Sarah is currently the Director of Aloha Camp in Fairlee, VT. Before that, she worked in independent schools and school consulting and owned a healthcare business. She brings with her extensive experience in youth program development, small business administration, sales, customer service, recruitment, and staff development. She lives just outside of Boston with her husband, Chris, two teenage sons, Johnston and Hayes, and their Goldendoodle, Leah.

 

Lindsay Nyquist: Durango, CO

Lindsay fell in love with summer camps at age 19 when she worked as a counselor at Colvig Silver Camps in Durango, CO. She spent her next eight summers there, eventually taking on the role of Assistant Director. Lindsay has been a mentor for our campership program since 2007. She now serves as the Director of Marketing & Communication at Fort Lewis College in Durango, where she is passionate about helping students from underserved communities obtain a college education.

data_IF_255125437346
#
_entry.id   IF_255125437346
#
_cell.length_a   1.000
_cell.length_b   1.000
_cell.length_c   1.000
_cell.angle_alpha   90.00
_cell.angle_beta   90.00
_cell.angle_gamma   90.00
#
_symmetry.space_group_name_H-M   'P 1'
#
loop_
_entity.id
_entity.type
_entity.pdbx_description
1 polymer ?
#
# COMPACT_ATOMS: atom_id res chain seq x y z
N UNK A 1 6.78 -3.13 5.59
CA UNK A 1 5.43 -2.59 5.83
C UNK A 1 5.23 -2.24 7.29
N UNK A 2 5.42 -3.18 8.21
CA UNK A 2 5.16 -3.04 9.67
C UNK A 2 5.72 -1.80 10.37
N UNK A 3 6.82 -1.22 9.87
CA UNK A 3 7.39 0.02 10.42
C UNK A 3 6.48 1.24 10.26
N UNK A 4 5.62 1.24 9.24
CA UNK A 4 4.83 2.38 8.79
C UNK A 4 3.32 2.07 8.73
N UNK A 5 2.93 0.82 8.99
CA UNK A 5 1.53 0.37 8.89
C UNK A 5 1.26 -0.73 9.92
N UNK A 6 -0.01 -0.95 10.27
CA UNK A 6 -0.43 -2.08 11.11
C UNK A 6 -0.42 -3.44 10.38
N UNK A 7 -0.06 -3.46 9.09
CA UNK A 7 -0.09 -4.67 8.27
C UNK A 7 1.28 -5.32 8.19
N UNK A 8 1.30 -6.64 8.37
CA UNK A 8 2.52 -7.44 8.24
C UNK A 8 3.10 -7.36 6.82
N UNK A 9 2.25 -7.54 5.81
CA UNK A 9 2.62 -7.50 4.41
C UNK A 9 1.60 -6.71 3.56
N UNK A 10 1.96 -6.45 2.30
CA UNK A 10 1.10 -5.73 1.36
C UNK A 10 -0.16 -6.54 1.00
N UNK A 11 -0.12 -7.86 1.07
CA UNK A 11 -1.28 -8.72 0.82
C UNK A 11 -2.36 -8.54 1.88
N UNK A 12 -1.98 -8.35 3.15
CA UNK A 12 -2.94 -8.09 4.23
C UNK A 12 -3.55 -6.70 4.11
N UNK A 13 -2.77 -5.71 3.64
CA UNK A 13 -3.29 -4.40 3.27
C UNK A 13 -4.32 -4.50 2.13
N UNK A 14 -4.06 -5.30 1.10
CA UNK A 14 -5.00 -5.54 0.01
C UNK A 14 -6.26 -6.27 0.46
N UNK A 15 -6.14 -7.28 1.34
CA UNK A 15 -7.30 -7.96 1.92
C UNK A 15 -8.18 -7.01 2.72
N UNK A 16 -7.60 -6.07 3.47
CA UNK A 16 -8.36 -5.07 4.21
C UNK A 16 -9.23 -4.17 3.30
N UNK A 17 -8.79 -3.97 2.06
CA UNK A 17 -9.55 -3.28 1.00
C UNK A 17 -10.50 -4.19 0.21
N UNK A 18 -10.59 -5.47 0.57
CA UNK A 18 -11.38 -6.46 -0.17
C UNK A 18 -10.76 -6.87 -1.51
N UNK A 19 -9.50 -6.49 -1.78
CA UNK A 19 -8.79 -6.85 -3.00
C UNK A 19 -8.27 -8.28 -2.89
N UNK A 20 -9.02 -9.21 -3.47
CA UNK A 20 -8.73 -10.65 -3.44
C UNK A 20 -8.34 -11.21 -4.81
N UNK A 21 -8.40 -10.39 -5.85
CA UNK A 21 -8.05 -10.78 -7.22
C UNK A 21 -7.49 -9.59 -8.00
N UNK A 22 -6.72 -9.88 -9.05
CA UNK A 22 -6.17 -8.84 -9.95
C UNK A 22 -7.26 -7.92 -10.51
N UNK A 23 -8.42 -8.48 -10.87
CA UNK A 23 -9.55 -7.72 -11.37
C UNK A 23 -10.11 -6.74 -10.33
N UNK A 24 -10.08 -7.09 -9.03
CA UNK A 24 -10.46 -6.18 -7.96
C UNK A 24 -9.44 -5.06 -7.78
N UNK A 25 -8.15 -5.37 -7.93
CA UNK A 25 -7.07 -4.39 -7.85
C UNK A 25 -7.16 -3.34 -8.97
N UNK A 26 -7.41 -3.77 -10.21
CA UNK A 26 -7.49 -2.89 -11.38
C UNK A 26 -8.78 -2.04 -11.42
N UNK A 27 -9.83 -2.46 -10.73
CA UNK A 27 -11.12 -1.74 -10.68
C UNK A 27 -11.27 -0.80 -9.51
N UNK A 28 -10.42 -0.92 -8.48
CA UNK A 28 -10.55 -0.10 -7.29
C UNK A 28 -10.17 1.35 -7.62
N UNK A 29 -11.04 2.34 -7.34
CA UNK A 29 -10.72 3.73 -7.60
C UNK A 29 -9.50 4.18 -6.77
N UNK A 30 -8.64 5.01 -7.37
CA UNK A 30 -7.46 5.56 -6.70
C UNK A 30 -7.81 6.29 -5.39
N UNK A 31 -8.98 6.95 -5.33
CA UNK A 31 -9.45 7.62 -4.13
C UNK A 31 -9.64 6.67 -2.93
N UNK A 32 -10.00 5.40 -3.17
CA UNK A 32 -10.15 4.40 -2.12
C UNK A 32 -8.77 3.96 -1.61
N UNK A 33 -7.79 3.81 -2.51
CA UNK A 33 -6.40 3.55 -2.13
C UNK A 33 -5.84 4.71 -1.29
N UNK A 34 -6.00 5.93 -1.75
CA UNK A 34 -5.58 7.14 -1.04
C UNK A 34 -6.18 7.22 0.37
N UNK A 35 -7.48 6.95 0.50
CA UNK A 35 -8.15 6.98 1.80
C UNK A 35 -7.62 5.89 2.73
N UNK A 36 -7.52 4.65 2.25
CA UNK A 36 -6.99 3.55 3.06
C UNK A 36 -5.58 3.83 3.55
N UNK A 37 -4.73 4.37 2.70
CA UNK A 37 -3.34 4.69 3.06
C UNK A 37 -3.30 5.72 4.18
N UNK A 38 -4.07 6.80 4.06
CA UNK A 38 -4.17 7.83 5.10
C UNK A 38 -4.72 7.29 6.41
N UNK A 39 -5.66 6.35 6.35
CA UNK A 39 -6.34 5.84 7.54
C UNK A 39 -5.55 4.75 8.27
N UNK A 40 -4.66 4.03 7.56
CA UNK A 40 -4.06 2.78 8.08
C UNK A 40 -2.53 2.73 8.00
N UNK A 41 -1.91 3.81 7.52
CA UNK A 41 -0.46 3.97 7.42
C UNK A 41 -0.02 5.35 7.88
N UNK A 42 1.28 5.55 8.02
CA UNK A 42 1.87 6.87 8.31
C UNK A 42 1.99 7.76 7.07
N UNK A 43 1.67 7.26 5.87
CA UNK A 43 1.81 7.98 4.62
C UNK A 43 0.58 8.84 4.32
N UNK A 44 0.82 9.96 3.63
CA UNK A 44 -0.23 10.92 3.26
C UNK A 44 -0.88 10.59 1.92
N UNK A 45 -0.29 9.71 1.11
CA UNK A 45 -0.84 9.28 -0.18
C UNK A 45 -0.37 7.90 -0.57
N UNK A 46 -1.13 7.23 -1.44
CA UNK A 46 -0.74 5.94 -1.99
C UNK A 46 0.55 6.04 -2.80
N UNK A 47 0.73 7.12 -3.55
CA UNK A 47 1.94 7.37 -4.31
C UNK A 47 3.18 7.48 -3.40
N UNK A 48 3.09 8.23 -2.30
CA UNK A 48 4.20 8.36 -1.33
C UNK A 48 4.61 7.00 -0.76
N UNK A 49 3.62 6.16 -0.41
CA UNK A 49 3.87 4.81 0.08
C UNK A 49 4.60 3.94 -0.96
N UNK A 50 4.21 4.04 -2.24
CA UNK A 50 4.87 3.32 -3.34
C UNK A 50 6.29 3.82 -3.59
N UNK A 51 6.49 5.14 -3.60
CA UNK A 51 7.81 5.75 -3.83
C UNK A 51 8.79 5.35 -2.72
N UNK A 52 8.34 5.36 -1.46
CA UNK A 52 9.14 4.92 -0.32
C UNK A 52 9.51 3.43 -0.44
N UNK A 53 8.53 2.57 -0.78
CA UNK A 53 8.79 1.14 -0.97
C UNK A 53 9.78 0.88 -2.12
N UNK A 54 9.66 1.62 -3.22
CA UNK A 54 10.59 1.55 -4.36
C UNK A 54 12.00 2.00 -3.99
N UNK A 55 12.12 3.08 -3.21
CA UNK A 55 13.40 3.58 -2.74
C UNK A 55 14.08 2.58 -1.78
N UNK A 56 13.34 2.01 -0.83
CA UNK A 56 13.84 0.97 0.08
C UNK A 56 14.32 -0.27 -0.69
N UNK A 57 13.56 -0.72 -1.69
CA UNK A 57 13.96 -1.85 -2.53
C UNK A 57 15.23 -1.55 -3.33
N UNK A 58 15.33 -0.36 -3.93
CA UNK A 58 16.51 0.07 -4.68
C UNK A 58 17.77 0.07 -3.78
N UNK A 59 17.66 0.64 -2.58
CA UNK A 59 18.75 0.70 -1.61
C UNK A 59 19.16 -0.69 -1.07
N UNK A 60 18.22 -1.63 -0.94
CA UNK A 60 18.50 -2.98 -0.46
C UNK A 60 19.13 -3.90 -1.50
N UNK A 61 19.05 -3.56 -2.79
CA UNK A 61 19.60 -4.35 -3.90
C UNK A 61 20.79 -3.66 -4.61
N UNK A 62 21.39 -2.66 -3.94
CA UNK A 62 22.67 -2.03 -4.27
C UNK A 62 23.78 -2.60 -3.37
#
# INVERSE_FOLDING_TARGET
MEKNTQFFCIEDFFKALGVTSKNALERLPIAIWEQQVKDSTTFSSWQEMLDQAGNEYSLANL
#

Francesca Sally: Atlanta, GA

Francesca is pursuing her Master’s in Business Administration at Georgia Tech’s Scheller College of Business with a concentration in Strategy and Innovation. Francesca has served as Social Chair of Blacks in Business, is a Graduate Research Assistant, and was recently elected as the first-ever African American President of Scheller’s Graduate Business Council (student-body President). In her free time, Francesca enjoys volunteering with organizations such as Habitat for Humanity, traveling, hiking, playing/watching sports and discovering new restaurants.


Click here to view a full listing of our current Board of Trustees

Former Trustee Presentation and Q&A

We hope you will all join us for a short Zoom presentation and Q&A session for all former trustees. Tim Lucas, Executive Director, and Alyssa Street, Development Director, will talk about what we have going on this summer and be on hand to answer any questions you may have. If you plan to join this event please register below.